Kåre Willoch stated that it was unrealistic that Crimea would ever return to Ukraine, urged Europe to drop anti-Russian sanctions as unmistakably harmful for the both parties and even stressed NATO was responsiblefor the recent standoff between Russia and the West.
"NATO's insinuations that Ukraine could possibly become a member state was the beginning of an entirely superfluous sharpening of contradictions between Russia and the West," Kåre Willoch said, as quoted by the Norwegian tabloid Verdens Gang.
Furthermore, Willoch suggested that it is unlikely that Crimea would return to Ukraine after its re-unification with Russia in 2014. Consequently, it is improbable that the EU's sanctions against Russia would somehow force Moscow to change its stance on the Crimean issue.
"I cannot see any realism behind expectations that Crimea will return to Ukraine. Moreover, Crimeans themselves have not expressed any desire for coming back," Kåre Willoch said.
"The whole of Europe will be better off if Russia gets better financially. The economy is reciprocal. Besides, it is easier to keep calm in a country that feels well," Willoch told Verdens Gang.
Finally, Kåre Willoch ventured that NATO and the West are clearly exaggerating the threat from Russia and use it as a pretext for rearmament.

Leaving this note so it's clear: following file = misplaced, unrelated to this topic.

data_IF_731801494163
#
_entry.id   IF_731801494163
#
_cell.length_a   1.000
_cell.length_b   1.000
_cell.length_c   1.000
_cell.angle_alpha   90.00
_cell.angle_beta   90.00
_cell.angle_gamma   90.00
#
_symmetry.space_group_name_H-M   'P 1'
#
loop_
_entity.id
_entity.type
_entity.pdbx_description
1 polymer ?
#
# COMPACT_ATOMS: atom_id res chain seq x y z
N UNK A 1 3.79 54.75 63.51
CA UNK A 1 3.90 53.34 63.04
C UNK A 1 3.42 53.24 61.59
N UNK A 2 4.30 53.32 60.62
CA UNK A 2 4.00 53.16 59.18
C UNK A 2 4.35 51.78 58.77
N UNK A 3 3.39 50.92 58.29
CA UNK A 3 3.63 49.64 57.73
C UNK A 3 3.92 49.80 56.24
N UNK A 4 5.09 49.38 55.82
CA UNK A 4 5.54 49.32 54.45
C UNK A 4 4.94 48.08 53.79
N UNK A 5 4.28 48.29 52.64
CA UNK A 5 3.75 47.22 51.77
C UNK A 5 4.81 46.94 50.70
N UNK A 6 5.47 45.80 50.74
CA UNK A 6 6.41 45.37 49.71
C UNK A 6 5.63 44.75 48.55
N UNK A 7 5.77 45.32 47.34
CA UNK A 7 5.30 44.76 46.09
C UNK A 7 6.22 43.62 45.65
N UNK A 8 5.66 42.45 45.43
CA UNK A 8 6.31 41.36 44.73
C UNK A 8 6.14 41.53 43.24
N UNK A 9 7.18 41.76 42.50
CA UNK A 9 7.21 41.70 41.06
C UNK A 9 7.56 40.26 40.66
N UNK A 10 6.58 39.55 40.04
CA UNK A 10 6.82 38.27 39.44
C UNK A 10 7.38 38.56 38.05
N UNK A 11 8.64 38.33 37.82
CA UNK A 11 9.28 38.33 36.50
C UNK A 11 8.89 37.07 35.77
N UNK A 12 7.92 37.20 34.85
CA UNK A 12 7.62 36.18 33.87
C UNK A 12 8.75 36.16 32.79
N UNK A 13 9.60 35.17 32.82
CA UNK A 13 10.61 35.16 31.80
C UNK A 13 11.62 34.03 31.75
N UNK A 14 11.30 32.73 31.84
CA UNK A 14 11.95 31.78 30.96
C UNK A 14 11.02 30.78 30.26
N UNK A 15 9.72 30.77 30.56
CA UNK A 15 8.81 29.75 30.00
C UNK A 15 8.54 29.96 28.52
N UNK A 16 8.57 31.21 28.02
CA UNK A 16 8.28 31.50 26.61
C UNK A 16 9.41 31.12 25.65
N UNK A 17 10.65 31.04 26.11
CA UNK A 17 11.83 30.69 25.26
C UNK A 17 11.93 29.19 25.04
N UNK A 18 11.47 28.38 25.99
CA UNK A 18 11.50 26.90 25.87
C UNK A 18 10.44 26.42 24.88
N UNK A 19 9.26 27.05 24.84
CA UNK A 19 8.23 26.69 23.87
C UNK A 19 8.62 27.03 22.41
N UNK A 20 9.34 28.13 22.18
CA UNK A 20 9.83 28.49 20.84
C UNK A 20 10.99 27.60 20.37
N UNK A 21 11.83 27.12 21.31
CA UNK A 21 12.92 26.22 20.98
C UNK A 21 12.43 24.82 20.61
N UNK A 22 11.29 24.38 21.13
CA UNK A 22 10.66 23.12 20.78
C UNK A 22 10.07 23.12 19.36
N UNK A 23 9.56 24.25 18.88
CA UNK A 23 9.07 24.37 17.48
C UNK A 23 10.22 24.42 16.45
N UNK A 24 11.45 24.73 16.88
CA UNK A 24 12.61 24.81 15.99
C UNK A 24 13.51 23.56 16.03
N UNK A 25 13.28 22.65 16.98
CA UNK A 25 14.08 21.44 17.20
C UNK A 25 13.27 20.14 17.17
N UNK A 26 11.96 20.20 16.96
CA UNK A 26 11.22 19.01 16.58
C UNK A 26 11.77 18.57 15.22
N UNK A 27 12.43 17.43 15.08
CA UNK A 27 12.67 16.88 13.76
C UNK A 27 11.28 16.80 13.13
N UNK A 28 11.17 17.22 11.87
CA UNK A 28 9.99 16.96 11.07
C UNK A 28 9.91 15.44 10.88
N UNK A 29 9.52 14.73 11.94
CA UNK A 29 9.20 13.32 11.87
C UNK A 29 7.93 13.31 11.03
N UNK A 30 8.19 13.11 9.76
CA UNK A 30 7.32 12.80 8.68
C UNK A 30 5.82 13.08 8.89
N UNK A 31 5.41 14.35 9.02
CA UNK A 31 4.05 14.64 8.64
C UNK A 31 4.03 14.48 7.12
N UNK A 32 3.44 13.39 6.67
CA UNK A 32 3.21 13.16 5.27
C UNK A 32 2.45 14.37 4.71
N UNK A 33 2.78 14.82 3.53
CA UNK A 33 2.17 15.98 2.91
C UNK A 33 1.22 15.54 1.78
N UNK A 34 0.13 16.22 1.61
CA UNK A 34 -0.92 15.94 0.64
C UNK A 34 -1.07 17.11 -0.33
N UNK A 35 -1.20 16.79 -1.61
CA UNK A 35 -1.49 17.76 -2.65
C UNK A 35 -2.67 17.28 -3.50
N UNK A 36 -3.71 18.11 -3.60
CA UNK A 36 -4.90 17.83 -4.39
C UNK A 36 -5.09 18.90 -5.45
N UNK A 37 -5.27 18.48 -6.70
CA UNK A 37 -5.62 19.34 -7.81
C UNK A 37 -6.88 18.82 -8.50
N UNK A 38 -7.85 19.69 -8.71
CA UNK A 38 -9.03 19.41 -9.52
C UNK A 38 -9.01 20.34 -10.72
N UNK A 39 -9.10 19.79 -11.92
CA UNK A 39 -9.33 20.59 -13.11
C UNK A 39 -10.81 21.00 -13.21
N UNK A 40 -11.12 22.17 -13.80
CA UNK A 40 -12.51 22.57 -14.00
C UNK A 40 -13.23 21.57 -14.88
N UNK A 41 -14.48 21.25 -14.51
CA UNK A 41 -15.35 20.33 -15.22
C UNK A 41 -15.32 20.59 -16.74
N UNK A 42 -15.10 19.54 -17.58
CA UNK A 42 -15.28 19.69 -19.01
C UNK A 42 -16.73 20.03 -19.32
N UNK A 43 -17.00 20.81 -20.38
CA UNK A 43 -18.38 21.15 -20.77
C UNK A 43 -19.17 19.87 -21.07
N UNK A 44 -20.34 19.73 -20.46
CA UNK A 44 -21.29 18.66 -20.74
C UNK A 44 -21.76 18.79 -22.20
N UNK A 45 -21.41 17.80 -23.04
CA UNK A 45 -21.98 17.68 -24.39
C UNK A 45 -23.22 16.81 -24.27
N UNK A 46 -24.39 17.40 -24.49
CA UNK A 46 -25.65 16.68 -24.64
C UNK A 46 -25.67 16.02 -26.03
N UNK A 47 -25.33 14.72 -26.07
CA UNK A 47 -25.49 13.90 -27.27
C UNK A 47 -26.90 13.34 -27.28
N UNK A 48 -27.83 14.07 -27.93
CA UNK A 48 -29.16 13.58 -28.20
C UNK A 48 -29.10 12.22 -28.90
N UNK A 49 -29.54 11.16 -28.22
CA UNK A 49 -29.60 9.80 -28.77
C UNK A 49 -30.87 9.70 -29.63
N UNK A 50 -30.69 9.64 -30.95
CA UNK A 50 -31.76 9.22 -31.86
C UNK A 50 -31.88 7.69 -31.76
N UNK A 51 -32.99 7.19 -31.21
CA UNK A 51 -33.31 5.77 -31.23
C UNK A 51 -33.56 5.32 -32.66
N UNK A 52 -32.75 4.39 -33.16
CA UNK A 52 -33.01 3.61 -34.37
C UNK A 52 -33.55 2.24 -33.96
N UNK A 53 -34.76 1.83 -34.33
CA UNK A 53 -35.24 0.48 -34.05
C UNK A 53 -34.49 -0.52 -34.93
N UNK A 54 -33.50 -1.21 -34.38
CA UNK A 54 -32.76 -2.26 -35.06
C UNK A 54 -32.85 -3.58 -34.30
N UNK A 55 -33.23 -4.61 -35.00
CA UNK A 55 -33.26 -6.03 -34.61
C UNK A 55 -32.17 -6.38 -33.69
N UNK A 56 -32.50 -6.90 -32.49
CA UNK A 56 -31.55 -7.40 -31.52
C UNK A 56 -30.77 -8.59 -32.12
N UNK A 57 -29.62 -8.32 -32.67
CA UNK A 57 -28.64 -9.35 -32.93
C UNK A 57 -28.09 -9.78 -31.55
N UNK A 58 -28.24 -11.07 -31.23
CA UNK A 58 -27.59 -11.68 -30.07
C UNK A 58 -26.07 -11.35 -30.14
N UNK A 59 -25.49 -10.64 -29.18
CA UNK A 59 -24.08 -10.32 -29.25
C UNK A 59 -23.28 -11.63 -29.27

"Of course, no one is interested in having defensive gaps. However, I fail to see any direct indication that Russia has become much more dangerous, Willoch said.
Kåre Willoch is a Conservative Party veteran. He served as Minister of Trade, President of the Nordic Council and Prime Minister of Norway, as well as chaired the Conservative party. In contrast, Norway's incumbent Prime Minister and Conservative leader Erna Solberg has repeatedly spoken in favor of anti-Russian sanctions and regards Crimea's re-unification with Russia as "annexation."
Ironically, a train of thought similar to Willoch's was pursued by another Norwegian veteran politician, yet from rival Labor Party. In January, Thorvald Stoltenberg, former Defense and Foreign Minister and the father of former Prime Minister and present-day NATO Secretary General Jens Stoltenberg, confronted the Western sanctions against Russia after the Ukrainian crisis and ventured that they may drive Moscow further away from the West. In his book Breakfast With Thorvald, 85-year-old Stoltenberg Sr. cited previous examples of unsuccessful sanctions against countries like Cuba, Iraq and Serbia, Verdens Gang reported.
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